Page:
Djemberem Di Cumpo Combersa (DDCC: Civil Mediation Service for Peace), is an independent network organisation formed by senior military, paramilitary and Guinean civil society individuals that by its experience and after receiving training in conflict management decided to establish an NGO in order to provide services as trainers and dialogue facilitators. In 2009 it assumed the mandate of the National Reconciliation Commission of the Armed Forces. The National Reconciliation Commission had done a greatful work to reconcile both armies (Junta and Presidential armies) that opposed in the conflict in 1998-99.
Djemberem di cumpo combersa - which in Guinean Kriol means the hut where conversations and consensus are held - is committed to:
- Improving relations between the Defence and Security sector and the civil society
- Improving relations within the Defence and Security sector
- Contributing to conflict management involving security and defence forces and communities.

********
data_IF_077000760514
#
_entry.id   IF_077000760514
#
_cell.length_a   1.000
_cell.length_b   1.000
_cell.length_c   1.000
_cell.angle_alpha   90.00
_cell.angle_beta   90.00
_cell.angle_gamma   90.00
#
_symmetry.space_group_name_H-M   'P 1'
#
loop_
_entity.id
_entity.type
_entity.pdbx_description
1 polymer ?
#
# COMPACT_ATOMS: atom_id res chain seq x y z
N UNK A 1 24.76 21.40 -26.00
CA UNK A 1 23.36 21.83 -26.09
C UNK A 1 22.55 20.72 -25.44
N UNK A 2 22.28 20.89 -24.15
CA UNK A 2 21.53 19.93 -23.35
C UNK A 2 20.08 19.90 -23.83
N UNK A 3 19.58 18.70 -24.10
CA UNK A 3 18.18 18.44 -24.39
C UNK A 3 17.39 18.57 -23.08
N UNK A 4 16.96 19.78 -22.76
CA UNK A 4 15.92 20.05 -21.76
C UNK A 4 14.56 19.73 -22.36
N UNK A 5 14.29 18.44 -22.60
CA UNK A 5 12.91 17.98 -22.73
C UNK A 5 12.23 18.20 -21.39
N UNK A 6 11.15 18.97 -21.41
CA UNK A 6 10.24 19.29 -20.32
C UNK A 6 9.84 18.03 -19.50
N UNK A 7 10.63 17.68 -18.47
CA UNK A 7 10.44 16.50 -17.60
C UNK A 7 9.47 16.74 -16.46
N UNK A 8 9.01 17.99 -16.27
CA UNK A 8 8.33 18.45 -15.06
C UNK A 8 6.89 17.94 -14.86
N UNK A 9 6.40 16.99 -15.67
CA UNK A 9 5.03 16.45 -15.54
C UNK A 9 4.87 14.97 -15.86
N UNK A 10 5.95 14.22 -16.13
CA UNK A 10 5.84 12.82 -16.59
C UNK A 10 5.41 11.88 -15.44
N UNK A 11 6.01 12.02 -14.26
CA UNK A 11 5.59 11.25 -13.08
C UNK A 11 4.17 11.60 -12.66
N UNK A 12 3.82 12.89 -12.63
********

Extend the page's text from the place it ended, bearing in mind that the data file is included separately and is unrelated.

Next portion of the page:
The organisation currently has fifty members, and intervenes for the peaceful resolution of conflicts through:
- Capacity building: the implementation of courses of education for peace promoting information and awareness for dialogue, consensus and non-violence
- Conflict Facilitation / Mediation: Small teams of facilitators help local actors to communicate with effectiveness and improve mutual understanding. DDCC services include participatory mapping of local conflicts by the parties, aim to create conditions for dialogue, support the efforts of local actors -populations, local authorities and traditional authorities- in the management of local conflicts and improve relations between them and between the parties in conflict.
Who benefit from DDCC's peacebuilding work?
- the Defence and Security sectors (armed forces, paramilitaries, police),
- the Guinean communities.
DDCC is regularly requested by local associations and both private and public organisations affected by conflict throughout the country. DDCC was also requested to play an intermediate role in conversations aiming to release twelve operators of a demining firm retained by Casamance MFDC combatants in 2012.